A Kickstarter’s Guide to Kickstarter: Introduction

We often hear stories of someone posting a creative project online. Then hundreds or thousands of people come rushing to them and it takes off. It seems so simple. Come up with a brilliant idea and the Internet will take over to make our dreams come true.

Somewhere deep down inside we know there is more to it than that. There must be some explanation as to why their idea took off. We’re just not sure what it is. We launch our own project, hoping the masses will show up, but they never do. We are left feeling disappointed and full of doubt. Why not me? Was my idea not good enough?

The truth is that there is a lot of work that goes into a project before it will take off. Simply posting an idea online is rarely enough to get meaningful traction. That’s the lesson I learned, the hard way.

In the fall of 2010 I posted my first Kickstarter project. It was for a documentary film that I wanted to make with a friend of mine. After our project got approved we naively rushed through setting up the project page and launched it. Confident in the fact that we had the best looking video on the site with a meaningful topic, we sat back and waited.

After a month we had only raised 10% of our goal. Slightly disheartened and running out of time, we rolled up our sleeves and began contacting everyone we knew. In three weeks we were able to raise an additional $5000. However, there was only one week to go, and we had over 50% of our funding goal left.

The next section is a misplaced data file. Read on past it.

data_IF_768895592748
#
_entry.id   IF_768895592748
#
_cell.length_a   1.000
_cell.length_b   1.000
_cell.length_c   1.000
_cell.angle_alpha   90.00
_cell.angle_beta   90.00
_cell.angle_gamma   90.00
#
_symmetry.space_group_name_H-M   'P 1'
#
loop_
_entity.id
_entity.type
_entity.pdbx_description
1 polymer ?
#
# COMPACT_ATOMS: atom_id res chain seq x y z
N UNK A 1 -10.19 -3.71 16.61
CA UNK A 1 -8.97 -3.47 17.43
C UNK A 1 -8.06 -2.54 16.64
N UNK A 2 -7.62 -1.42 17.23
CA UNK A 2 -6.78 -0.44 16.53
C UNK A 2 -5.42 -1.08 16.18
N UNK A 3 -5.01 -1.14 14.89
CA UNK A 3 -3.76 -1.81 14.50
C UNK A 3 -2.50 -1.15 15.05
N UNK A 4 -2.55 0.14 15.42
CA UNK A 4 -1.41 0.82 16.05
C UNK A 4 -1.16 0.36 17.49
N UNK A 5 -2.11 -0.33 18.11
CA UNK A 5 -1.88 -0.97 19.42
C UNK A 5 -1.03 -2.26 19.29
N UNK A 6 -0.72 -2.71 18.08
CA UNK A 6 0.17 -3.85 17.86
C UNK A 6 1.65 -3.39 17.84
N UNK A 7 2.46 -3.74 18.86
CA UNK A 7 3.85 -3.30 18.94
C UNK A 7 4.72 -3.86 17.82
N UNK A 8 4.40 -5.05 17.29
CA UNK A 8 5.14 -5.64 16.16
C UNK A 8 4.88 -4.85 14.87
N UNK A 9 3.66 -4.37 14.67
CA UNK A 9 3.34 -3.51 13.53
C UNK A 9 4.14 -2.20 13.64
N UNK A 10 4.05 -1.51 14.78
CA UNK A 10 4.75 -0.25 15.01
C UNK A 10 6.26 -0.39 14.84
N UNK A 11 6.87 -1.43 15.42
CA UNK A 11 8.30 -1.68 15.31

Faced with the reality that our project probably would not make it, I started to question myself and my idea. Then something amazing happened. Realizing the deadline was fast approaching, my friends started posting it, writing emails and sharing it with their friends. In the last six days we raised $9000 and got the project successfully funded!

If this sounds like another example of a viral Internet phenomena, I assure it’s not. My project never got picked up by any major media or high profile blogs. In fact, the ONLY reason that my campaign succeeded is because I have amazing friends and family who rallied to support me. Even with all their support, we limped to the finish line. I feel pretty lucky that we made it at all. But I’m ok with being lucky.

In the months after the Kickstarter campaign ended, I was able to reflect on my campaign. I thought about everything I could have done differently that could have made it even better. I started to looked at what other people did to fund their projects. I began to realize that it was not my idea that had been the problem, but my approach. I had made a lot of assumptions about how the idea would be spread and how Kickstarter worked. From those insights this guide was born.

In the world of Kickstarter there is a lot that happens behind the scenes to make a project successful. Just because an idea is great or worth doing doesn’t mean it’s going to get funded. Rather than trying to guess at what those factors are, this manifesto will look at what it takes to make a project successful.

In case you don’t have time to read this in entirety, this is what it says in a nutshell:

Great Kickstarter projects are successful because they connect and resonate with a specific audience. They use compelling storytelling combined with interesting or wacky ideas to attract backers. They are authentic while effectively communicating goals, passion, credibility and purpose. The more time spent thinking about these elements before the project is launched the easier the campaign becomes.

If you want to do a Kickstarter project because you think the Internet will find and love your project, stop right now. The Internet does not care about you. However, if you can reach out to the right people, in the right way, before time runs out, you just might get lucky.

How to Use This Guide

Read it, study it, memorize it and then IGNORE IT.